lists.openwall.net   lists  /  announce  owl-users  owl-dev  john-users  john-dev  passwdqc-users  yescrypt  popa3d-users  /  oss-security  kernel-hardening  musl  sabotage  tlsify  passwords  /  crypt-dev  xvendor  /  Bugtraq  Full-Disclosure  linux-kernel  linux-netdev  linux-ext4  linux-hardening  linux-cve-announce  PHC 
Open Source and information security mailing list archives
 
Hash Suite: Windows password security audit tool. GUI, reports in PDF.
[<prev] [next>] [thread-next>] [day] [month] [year] [list]
Date:	Wed, 11 Jun 2008 08:02:32 +0000 (GMT)
From:	Holger Kiehl <Holger.Kiehl@....de>
To:	linux-ext4@...r.kernel.org
Cc:	linux-kernel <linux-kernel@...r.kernel.org>
Subject: Performance of ext4

Hello

Doing some performance test between ext3 and ext4 I noticed that ext4
is not much faster or in some cases slower then ext3. Two years ago when
I tested ext4 it was a lot faster then ext3 (see my mail:
http://lkml.org/lkml/2006/6/6/65). Doing some simple tests with bonnie++
I got the following results:

Version  1.03        ------Sequential Output------ --Sequential Input- --Random-
                      -Per Chr- --Block-- -Rewrite- -Per Chr- --Block-- --Seeks--
Machine         Size K/sec %CP K/sec %CP K/sec %CP K/sec %CP K/sec %CP  /sec %CP
ext3(2 years ago)16G 38621  98 194816 94 87776  49 37921  92 239128 54  1402   5
                  16G 47000  99 194276 94 89232  49 38628  92 240539 55  1399   5
                  16G 45873  98 178195 90 89726  50 38482  92 240490 55  1381   4

ext3 (now)       16G 51501  97 210601 91 100479 32 55528  98 301589 44  1198   5
                  16G 52702  98 215540 94 99339  32 55376  97 300933 44  1159   4
                  16G 52426  99 212584 94 99091  31 55656  98 301669 44  1160   4

ext4(2 years ago)16G 59223  91 264155 45 111459 36 57313  99 317944 63  1478   7
                  16G 58814  92 276803 47 110418 36 57105  99 317534 65  1525   5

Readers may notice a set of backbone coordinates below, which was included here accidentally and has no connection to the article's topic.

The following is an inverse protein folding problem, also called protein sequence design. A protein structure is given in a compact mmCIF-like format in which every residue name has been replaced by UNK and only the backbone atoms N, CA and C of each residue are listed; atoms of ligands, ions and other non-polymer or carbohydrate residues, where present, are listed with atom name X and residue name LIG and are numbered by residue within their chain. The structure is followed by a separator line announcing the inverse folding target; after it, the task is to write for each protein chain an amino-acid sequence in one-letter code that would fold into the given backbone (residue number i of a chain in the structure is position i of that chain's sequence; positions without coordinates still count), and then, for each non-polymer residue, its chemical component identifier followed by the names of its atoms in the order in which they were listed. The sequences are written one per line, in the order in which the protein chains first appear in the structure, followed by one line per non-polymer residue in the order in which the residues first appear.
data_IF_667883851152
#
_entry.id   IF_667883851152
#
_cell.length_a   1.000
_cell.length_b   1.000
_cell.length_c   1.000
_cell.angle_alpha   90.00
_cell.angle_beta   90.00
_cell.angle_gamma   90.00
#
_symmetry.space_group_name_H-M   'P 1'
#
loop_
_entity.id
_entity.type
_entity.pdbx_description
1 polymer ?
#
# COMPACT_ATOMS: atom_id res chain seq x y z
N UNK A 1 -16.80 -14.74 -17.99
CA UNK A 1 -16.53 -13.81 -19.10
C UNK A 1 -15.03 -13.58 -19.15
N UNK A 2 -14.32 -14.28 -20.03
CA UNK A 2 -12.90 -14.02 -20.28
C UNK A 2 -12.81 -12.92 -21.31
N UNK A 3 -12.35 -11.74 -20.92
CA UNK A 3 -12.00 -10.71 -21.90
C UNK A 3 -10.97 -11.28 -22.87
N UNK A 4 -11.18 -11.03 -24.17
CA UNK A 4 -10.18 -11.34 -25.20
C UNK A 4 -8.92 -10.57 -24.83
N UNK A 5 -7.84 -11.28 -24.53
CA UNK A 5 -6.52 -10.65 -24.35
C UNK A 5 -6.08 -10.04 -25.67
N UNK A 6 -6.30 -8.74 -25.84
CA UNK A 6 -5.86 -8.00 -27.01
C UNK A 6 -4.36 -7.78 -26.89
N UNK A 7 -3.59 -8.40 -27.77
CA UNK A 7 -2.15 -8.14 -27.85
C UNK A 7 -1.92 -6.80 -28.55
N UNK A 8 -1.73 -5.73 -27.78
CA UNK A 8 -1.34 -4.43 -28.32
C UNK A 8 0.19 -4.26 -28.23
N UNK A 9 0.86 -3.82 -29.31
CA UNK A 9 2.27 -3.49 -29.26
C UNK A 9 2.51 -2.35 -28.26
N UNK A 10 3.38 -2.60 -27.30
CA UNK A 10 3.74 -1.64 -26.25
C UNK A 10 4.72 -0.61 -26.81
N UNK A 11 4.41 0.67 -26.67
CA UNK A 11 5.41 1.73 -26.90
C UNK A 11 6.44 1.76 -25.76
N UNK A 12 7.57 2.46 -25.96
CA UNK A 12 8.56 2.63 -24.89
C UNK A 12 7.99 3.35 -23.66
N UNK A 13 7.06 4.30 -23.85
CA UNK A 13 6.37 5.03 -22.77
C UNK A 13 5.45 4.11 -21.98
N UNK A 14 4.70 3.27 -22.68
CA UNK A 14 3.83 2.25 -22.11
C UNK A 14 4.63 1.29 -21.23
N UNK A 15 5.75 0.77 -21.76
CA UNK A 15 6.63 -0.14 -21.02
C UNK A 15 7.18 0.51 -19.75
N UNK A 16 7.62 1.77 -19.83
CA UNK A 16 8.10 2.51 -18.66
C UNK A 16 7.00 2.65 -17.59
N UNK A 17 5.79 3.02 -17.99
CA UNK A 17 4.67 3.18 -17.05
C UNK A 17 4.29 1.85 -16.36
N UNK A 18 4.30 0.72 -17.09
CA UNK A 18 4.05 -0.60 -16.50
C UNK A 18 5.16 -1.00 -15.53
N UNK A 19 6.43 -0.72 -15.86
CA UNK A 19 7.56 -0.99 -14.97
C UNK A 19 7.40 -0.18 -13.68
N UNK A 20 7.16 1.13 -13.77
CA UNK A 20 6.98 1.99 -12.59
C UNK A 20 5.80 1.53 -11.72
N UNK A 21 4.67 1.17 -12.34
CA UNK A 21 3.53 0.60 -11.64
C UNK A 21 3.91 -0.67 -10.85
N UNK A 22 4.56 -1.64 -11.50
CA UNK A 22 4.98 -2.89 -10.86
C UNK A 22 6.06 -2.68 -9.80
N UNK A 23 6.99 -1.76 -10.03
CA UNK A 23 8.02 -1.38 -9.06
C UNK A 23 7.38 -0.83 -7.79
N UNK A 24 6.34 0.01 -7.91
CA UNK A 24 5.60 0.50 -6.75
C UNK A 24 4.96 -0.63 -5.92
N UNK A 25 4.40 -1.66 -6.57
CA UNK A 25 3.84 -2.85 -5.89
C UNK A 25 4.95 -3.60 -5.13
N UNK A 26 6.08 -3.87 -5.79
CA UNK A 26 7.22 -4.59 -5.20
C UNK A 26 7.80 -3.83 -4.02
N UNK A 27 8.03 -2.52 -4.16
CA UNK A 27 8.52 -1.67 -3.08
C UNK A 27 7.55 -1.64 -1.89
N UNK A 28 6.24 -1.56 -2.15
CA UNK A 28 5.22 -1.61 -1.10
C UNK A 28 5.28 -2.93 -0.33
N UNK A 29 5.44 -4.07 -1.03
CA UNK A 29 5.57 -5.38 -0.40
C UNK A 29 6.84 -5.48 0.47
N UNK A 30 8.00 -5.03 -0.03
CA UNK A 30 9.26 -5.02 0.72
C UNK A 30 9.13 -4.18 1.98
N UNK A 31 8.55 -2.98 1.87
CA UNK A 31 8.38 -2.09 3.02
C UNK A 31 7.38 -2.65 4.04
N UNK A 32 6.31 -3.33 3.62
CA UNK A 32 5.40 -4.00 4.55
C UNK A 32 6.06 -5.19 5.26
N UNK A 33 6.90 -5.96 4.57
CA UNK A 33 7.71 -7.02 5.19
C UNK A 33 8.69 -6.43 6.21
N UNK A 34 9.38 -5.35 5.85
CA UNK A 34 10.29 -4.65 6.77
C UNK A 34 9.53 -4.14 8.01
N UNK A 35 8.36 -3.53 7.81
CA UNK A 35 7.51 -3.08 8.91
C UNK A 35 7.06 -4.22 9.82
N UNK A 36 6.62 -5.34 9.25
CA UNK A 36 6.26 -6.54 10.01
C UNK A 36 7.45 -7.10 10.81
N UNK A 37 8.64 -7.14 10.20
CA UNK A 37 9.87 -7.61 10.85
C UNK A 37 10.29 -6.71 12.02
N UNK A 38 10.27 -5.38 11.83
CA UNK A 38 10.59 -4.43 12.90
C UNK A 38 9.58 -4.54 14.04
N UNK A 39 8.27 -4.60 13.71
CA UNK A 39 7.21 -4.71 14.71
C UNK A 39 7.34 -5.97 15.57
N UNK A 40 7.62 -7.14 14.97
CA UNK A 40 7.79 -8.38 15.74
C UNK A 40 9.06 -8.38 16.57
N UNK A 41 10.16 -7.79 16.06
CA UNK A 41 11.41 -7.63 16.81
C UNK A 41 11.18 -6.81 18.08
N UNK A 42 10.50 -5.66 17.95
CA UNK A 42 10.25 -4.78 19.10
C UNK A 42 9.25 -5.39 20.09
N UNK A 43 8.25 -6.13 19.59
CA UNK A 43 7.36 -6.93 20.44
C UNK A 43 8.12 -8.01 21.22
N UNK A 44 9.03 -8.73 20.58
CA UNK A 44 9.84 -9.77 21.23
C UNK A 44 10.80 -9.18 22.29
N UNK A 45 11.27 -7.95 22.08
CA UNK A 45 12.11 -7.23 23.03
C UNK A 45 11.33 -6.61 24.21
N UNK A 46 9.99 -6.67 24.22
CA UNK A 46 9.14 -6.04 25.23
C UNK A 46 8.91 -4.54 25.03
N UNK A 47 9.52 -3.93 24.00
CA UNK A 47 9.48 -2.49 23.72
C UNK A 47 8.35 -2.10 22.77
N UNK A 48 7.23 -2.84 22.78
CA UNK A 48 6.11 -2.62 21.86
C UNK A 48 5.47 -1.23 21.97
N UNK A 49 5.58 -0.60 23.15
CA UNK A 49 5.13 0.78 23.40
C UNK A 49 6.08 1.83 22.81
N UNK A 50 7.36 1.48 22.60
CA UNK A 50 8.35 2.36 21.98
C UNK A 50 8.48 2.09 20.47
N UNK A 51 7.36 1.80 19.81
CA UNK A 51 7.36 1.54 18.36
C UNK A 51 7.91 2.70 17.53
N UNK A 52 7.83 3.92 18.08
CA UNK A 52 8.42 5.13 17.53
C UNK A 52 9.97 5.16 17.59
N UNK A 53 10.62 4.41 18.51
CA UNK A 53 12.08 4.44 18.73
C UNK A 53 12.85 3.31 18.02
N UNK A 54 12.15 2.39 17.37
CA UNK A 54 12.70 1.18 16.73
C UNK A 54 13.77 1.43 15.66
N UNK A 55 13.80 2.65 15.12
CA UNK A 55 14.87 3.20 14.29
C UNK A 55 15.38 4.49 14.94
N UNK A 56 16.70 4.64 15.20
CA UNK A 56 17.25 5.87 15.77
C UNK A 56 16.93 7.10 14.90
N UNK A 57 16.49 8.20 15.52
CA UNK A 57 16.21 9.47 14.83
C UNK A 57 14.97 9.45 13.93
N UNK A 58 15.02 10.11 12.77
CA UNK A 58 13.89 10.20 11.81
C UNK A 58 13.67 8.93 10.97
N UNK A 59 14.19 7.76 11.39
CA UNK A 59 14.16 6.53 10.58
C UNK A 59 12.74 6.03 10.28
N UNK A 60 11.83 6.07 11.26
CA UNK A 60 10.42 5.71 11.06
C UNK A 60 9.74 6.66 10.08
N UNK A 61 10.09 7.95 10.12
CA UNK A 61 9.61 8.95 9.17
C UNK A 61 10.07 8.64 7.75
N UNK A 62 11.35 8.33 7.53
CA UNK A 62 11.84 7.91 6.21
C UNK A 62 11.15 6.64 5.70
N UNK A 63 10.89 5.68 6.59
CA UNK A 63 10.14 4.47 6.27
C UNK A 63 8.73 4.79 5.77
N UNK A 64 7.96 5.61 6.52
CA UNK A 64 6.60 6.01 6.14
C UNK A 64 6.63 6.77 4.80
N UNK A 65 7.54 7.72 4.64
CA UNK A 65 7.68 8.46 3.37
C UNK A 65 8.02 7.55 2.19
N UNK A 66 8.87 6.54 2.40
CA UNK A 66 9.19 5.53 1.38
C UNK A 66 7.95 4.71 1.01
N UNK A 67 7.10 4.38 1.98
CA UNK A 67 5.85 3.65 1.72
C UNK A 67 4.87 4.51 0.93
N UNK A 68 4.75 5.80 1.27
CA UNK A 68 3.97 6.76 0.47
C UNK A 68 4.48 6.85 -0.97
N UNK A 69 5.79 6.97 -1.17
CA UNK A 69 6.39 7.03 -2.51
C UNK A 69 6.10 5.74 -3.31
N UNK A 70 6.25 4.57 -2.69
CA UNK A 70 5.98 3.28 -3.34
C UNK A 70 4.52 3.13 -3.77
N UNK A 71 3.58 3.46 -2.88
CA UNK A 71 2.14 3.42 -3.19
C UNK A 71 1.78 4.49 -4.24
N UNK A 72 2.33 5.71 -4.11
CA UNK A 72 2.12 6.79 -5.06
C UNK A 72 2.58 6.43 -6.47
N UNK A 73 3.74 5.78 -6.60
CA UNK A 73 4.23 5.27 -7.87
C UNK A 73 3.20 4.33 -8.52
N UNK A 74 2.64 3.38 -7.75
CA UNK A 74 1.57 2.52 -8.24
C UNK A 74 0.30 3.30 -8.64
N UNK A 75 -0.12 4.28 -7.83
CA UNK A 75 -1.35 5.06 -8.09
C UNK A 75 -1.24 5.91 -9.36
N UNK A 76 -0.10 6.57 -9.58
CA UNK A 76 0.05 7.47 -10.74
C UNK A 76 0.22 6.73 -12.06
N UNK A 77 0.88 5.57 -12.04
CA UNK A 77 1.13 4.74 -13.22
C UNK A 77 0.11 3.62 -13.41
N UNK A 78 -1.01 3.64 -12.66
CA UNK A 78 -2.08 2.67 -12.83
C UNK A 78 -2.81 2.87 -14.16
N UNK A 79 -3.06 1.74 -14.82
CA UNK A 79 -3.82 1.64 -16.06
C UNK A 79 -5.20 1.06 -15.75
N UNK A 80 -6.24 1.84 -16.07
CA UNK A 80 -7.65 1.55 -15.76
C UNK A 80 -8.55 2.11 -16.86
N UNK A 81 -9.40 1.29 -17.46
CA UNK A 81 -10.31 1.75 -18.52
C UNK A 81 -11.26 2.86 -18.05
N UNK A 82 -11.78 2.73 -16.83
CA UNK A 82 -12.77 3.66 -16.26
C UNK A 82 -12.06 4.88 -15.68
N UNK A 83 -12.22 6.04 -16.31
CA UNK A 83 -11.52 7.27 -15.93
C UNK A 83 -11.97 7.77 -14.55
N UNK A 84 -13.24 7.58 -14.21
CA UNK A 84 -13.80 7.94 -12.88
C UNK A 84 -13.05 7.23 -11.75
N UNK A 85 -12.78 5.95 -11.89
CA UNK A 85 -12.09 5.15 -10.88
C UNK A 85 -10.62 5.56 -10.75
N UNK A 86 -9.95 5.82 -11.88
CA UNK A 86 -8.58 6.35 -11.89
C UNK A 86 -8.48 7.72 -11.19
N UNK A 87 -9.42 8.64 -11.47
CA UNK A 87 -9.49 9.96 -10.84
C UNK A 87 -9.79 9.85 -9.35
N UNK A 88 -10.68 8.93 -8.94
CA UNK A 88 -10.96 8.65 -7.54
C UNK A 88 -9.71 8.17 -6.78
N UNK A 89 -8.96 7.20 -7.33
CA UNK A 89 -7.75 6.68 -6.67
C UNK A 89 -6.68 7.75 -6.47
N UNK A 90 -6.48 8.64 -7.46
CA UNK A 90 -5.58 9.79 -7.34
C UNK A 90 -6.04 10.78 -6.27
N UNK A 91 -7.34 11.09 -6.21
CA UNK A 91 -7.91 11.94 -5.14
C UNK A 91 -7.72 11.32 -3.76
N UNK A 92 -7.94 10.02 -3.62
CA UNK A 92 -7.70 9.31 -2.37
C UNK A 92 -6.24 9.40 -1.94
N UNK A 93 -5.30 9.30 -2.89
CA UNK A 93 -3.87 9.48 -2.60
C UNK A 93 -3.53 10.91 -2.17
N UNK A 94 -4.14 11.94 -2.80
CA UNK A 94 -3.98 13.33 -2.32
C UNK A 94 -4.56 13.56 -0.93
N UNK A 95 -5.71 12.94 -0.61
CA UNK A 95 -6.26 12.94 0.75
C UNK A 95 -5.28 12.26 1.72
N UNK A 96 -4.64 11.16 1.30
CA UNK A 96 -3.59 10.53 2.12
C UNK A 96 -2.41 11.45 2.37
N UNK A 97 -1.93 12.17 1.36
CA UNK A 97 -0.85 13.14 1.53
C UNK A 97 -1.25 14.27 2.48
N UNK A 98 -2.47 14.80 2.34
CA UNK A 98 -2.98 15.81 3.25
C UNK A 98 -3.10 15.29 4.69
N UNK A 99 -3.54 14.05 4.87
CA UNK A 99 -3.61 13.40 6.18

16G 58299  92 274523 48 110290 36 56723  99 318839 65  1502   4

ext4 (now)       16G 52965  98 224199 89 108440 32 56389  99 303792 42  1526   4
                  16G 52792  98 223980 92 107685 32 56350  98 303066 42  1532   4
                  16G 52994  98 222354 92 107802 32 56386  99 303727 41  1455   4

For this system the write performance is the most important factor and one
can see today ext4 is marginally faster then ext3. But 2 years ago ext4 was
a lot faster (~270MB against ~223MB).

Using my own benchmark afdbench where many process copy thousands of small
files around the results are as follows:

   For ext3: 5449.76 files per second 15.58 MiB/s
   For ext4: 5162.16 files per second 15.48 MiB/s

So in this test ext4 is a bit slower then ext3. Since afdbench has seen
considerable changes, one cannot compare these results with those 2 years
ago. But 2 years ago ext4 was 12% faster then ext3.

Test where done with kernel 2.6.25.4 and file system where created as follows:

    ext3: mke2fs -b 4096 -m 0 -O dir_index,large_file,filetype,has_journal,sparse_super -j /dev/md7
    ext4: mke2fs -b 4096 -E test_fs -m 0 -O dir_index,large_file,filetype,has_journal,sparse_super -j /dev/md7

And both where mounted with the following options:

    noatime,nodiratime,commit=15

2 years ago I used 2.6.16.8 but the hardware is still the same. So what has
happened with the performance of ext4? I noticed that 2 years ago I could
use extents+mballoc+delalloc, now there is only extents+mballoc in the
current kernels. Could delalloc make the big difference? I saw that
in Andrew Morton mm tree delalloc is included. Unfortunately when I tried using
2.6.26-rc2-mm1 a sync would never return and there where lot of other
odd things, so I could not do any tests with delalloc.

So any idea what I am doing wrong or what I could do to improve those numbers?
Please CC me since I am not subscribed to the list.

Thanks,
Holger

--
To unsubscribe from this list: send the line "unsubscribe linux-ext4" in
the body of a message to majordomo@...r.kernel.org
More majordomo info at  http://vger.kernel.org/majordomo-info.html

Powered by blists - more mailing lists